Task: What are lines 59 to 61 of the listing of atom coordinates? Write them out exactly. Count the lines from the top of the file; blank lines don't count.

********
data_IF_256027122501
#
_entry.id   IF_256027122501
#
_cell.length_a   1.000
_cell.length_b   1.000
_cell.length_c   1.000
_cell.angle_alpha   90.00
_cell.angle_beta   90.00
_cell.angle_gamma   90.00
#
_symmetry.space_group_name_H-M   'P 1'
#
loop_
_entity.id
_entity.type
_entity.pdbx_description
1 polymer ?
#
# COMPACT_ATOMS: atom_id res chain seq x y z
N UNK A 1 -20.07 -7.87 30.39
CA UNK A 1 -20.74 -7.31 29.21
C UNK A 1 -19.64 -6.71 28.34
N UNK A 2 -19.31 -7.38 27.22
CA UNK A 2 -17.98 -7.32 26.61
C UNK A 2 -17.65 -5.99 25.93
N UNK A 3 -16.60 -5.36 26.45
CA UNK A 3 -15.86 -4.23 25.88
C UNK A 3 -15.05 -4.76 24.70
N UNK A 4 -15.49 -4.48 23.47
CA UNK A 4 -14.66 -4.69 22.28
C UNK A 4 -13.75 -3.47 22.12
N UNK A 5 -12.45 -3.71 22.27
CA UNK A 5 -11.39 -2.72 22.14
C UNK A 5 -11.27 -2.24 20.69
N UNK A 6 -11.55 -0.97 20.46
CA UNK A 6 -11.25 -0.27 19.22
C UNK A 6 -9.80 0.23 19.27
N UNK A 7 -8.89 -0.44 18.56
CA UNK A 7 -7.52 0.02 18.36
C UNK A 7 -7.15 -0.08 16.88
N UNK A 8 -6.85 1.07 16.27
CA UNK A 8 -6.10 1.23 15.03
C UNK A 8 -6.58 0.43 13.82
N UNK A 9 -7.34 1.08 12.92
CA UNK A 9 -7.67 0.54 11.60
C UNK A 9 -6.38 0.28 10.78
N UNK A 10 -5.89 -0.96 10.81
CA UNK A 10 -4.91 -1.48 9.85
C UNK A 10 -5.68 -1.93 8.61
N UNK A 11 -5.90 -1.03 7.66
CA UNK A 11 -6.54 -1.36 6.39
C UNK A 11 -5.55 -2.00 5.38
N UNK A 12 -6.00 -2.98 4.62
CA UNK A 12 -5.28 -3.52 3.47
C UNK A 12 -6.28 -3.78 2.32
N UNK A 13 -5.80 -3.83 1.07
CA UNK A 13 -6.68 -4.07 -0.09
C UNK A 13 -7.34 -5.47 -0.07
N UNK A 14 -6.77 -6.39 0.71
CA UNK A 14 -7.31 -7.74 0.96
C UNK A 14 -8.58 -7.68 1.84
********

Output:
C UNK A 13 -7.34 -5.47 -0.07
N UNK A 14 -6.77 -6.39 0.71
CA UNK A 14 -7.31 -7.74 0.96